Like many skiers in Utah, I spent the end of more than one ski day this January sitting in the lodge, wondering when the canyon road would be safe to open after being hammered by 30 plus inches of incredible snow. It’s a give and take kind of feeling, being forced into submission by the weather right after a ski day that rivals all ski days. The weather shows how human ingenuity and craftsmanship can only get us so far when we’re up against the natural forces of mother nature. However, the danger of avalanches spreads far beyond the inconvenience of canyon closures here in the ski city.
Now in my third season as a backcountry skier, I find myself thinking about avalanches more and more. As my focus shifts to bigger lines sometimes on exposed faces, the avalanche danger becomes part of the daily equation rather than an ominous ‘what if’ question. After taking an entry level course last year through the Utah Avalanche Center, I wanted to pursue my avalanche level one certification through the University this season.
The Avalanche level one course is a four-day course that consists of three field days and one classroom day, and covers a variety of topics from basic snow science to rescue procedures in the event of a burial. My course had about twenty people who were split into three groups based on their backcountry abilities. This split provided an experience for people who had never skinned before as well as for people who had a few years of backcountry skiing under their belts. In the advanced group, we did about three hours of skinning per field day in combination with various rescue drills, snow inspection, and– of course– skiing. The class met at different locations for all three field days, including Grizzly Gulch in Little Cottonwood Canyon, and the Mill D and Guardsman’s Pass trailheads in Big Cottonwood. A student from the beginner group who had never skinned before repeatedly spoke about the patience of the instructor and the other skiers in her group in a way that truly convinced me of the approachability of the class for anyone with downhill abilities in powder snow.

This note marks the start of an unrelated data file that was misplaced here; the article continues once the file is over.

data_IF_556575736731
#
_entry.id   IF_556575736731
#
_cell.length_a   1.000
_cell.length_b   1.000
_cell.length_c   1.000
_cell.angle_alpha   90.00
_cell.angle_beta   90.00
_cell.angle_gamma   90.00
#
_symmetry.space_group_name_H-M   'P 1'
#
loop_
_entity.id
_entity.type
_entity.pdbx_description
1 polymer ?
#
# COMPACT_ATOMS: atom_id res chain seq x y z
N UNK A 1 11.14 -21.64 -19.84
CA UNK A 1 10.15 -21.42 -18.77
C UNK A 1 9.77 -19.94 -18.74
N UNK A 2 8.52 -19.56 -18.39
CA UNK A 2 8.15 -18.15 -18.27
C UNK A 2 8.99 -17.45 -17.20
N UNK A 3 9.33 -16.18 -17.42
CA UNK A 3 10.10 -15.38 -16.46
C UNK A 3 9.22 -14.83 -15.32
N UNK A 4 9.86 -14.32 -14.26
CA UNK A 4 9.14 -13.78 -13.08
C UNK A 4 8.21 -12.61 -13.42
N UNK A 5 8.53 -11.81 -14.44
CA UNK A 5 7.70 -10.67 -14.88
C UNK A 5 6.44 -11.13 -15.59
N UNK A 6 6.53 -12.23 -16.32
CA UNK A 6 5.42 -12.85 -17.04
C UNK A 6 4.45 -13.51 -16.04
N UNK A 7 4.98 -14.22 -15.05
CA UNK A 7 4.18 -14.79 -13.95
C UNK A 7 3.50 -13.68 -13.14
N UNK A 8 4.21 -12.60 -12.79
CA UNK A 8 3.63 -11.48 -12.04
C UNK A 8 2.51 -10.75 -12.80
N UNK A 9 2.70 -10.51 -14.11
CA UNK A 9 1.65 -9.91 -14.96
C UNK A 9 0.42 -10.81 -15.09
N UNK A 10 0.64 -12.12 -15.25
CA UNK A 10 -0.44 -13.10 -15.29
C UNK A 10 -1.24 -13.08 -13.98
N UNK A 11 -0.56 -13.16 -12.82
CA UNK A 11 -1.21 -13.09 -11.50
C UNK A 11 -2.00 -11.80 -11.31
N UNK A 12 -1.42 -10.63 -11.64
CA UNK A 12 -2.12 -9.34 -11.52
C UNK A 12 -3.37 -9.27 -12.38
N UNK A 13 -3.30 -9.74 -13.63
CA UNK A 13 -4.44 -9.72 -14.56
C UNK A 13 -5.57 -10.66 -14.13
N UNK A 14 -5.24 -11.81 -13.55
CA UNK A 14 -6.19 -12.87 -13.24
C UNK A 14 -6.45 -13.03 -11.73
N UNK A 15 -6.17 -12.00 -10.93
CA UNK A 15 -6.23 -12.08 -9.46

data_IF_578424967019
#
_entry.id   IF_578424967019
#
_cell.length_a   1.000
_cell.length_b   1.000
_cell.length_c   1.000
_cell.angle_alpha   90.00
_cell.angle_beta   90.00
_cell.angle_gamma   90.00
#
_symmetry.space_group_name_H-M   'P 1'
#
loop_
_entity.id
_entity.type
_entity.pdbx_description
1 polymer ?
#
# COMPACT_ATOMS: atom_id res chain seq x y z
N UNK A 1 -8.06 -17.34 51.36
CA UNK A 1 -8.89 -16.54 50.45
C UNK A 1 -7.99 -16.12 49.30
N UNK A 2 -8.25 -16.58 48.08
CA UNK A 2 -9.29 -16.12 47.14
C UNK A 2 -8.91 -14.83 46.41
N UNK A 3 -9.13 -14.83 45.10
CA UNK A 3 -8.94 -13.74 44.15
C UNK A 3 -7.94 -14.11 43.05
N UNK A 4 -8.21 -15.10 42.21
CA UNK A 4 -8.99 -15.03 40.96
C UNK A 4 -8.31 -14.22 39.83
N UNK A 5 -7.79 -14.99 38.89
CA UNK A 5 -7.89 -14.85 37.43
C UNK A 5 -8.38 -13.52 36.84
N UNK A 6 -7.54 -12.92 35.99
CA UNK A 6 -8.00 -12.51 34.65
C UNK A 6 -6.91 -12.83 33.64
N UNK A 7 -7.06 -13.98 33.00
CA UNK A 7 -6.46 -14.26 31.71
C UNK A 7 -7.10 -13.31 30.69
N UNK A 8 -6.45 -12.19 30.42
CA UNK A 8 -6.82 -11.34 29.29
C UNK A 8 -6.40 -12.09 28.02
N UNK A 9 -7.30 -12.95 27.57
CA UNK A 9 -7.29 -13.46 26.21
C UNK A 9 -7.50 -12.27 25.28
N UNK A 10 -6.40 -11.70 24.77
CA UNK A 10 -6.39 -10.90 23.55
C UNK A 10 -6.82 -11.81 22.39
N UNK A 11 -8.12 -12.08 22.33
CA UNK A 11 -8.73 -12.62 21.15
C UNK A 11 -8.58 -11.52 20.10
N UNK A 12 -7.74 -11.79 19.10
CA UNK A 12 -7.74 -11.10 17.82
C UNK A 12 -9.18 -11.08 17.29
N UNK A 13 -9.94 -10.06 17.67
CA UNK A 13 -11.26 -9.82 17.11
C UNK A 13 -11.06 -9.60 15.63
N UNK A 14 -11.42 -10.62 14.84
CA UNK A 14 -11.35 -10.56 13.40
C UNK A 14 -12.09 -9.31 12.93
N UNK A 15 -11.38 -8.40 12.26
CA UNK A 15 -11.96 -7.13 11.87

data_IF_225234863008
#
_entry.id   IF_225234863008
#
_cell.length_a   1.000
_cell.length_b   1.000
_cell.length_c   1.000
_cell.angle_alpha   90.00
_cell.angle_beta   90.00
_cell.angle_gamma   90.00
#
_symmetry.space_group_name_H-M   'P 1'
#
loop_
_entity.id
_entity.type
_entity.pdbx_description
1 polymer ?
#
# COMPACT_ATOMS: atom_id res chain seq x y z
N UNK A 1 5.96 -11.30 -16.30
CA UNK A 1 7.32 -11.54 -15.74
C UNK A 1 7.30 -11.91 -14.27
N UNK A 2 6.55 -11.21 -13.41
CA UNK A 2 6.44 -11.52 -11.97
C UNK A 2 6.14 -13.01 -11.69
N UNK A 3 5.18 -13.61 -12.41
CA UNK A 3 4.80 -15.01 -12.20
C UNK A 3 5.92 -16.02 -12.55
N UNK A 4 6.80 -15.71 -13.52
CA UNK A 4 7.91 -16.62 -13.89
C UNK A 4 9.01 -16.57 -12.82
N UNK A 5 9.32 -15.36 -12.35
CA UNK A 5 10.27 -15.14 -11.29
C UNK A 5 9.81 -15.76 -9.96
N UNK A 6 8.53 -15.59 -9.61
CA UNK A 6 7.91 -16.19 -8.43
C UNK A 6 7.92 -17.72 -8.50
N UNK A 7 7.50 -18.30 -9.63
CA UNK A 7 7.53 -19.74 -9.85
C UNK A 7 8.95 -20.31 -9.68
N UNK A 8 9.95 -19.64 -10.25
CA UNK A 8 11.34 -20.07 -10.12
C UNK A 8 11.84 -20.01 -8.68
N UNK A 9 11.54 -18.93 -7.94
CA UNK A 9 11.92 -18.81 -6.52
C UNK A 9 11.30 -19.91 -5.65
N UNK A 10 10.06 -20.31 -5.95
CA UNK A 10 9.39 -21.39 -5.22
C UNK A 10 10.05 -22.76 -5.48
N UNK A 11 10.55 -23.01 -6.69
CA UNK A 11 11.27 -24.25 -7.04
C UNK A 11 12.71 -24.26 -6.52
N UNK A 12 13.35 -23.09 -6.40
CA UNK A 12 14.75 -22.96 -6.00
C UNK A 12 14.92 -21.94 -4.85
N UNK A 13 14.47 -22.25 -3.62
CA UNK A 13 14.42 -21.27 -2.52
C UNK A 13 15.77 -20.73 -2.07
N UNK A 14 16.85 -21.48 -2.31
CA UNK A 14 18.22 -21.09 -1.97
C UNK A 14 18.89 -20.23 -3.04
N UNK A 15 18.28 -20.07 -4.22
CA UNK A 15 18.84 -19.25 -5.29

The instructors maintain a great balance between safe travel practices and terrain assessment in a way that nearly guarantees safe travel in avalanche terrain. The key takeaway from the class is to combine knowledge of the avalanche forecast with knowledge of the terrain to minimize exposure to avalanche terrain altogether. The instructors show students how to make use of slope angles and safe zones to avoid slide paths and terrain traps during both uphill and downhill travel. Students are also instructed how to conduct various snow tests: for example, digging a snow pit in order to assess layers in the snowpack.
The avalanche level one course here at the U is an excellent opportunity for complete backcountry skiing beginners to people who have done a handful of tours here and there. It is a good follow-up class to the course offered through the Utah Avalanche Center, and an essential stepping stone to further avalanche education. The instructors provided a well-organized and friendly experience that was not only educational but inspiring. I would recommend the course to anyone interested in backcountry skiing or snowboarding.